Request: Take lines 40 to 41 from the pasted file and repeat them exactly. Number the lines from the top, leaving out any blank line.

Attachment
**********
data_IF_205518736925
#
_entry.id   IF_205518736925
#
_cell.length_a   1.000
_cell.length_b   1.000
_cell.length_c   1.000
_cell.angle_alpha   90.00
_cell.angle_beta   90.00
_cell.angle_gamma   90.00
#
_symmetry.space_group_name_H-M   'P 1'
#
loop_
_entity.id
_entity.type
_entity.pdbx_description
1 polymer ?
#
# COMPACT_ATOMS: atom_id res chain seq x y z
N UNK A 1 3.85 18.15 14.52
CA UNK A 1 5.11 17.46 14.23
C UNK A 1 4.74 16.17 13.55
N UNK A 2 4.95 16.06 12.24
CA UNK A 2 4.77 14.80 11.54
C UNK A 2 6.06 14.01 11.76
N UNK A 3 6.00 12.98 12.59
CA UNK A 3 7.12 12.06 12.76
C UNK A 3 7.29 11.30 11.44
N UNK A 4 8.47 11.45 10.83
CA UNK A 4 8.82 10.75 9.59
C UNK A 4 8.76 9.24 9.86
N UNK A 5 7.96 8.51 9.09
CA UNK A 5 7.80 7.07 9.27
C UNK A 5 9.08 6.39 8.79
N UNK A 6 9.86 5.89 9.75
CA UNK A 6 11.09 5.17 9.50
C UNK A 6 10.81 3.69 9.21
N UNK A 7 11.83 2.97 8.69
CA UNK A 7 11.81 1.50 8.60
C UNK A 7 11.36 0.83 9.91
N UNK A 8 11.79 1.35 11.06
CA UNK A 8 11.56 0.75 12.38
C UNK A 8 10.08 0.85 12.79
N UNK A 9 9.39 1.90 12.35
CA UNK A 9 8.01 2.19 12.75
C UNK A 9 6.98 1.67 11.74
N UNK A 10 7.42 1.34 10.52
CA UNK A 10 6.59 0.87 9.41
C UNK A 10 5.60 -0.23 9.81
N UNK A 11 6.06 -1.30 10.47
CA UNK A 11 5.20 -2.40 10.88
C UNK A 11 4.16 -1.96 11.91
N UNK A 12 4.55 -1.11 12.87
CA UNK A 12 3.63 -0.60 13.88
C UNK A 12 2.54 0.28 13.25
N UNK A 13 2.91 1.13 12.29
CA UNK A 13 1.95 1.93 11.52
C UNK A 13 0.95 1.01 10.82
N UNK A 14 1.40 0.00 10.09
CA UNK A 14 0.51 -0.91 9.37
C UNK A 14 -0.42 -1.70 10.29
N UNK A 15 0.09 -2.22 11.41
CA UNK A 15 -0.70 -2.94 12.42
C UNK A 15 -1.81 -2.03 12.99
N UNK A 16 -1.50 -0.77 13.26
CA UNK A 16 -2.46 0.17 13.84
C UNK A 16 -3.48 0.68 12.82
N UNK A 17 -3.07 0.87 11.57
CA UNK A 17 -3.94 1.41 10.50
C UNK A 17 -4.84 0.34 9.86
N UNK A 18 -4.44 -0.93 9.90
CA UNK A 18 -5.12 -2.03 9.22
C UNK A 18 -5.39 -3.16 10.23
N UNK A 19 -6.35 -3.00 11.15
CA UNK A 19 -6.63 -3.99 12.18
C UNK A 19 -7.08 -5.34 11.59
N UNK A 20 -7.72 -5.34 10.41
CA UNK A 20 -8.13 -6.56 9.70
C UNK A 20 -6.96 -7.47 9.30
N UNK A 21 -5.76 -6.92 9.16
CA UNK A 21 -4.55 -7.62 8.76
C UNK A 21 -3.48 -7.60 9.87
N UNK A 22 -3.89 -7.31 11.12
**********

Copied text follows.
CA UNK A 7 11.81 1.50 8.60
C UNK A 7 11.36 0.83 9.91